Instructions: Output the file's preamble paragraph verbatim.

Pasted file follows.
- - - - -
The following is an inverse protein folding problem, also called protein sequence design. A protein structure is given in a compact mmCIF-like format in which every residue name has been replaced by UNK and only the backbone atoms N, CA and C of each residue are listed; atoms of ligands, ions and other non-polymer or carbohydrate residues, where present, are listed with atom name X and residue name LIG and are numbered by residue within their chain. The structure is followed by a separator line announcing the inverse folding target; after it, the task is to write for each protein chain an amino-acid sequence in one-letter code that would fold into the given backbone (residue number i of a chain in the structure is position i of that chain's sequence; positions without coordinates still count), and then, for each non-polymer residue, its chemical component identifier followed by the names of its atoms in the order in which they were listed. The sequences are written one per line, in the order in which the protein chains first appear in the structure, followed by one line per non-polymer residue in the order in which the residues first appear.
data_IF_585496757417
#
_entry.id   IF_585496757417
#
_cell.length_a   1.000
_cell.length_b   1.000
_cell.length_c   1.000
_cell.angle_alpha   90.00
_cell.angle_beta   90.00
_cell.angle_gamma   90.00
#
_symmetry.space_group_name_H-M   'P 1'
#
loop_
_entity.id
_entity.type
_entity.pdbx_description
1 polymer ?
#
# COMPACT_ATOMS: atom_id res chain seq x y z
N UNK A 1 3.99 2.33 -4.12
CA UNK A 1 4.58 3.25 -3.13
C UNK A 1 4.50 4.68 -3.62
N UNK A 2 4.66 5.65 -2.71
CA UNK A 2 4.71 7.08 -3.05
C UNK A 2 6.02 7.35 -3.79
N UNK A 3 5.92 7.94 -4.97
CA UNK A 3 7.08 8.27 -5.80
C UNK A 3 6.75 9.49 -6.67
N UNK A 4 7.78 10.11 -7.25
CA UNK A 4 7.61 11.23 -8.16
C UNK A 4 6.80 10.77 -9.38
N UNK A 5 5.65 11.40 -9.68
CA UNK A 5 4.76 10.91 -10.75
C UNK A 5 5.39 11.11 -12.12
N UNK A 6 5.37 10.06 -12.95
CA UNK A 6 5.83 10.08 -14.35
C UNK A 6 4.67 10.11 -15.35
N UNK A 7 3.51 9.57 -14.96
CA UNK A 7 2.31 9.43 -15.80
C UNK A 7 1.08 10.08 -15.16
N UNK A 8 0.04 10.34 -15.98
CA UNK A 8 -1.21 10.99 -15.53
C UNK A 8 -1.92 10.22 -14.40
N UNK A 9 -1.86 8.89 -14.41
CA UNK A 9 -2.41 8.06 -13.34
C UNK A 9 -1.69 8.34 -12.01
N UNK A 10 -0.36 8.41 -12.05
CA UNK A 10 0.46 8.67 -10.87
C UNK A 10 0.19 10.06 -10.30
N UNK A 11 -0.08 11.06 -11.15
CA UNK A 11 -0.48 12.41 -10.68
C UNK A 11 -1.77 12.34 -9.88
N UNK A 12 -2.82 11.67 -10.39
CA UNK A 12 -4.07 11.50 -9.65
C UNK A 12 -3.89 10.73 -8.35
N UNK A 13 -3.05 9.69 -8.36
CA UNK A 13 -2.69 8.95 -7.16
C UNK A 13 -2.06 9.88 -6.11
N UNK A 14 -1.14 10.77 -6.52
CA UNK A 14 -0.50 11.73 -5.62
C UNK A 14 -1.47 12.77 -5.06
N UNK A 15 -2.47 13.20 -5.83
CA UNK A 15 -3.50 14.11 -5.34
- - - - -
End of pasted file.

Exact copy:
The following is an inverse protein folding problem, also called protein sequence design. A protein structure is given in a compact mmCIF-like format in which every residue name has been replaced by UNK and only the backbone atoms N, CA and C of each residue are listed; atoms of ligands, ions and other non-polymer or carbohydrate residues, where present, are listed with atom name X and residue name LIG and are numbered by residue within their chain. The structure is followed by a separator line announcing the inverse folding target; after it, the task is to write for each protein chain an amino-acid sequence in one-letter code that would fold into the given backbone (residue number i of a chain in the structure is position i of that chain's sequence; positions without coordinates still count), and then, for each non-polymer residue, its chemical component identifier followed by the names of its atoms in the order in which they were listed. The sequences are written one per line, in the order in which the protein chains first appear in the structure, followed by one line per non-polymer residue in the order in which the residues first appear.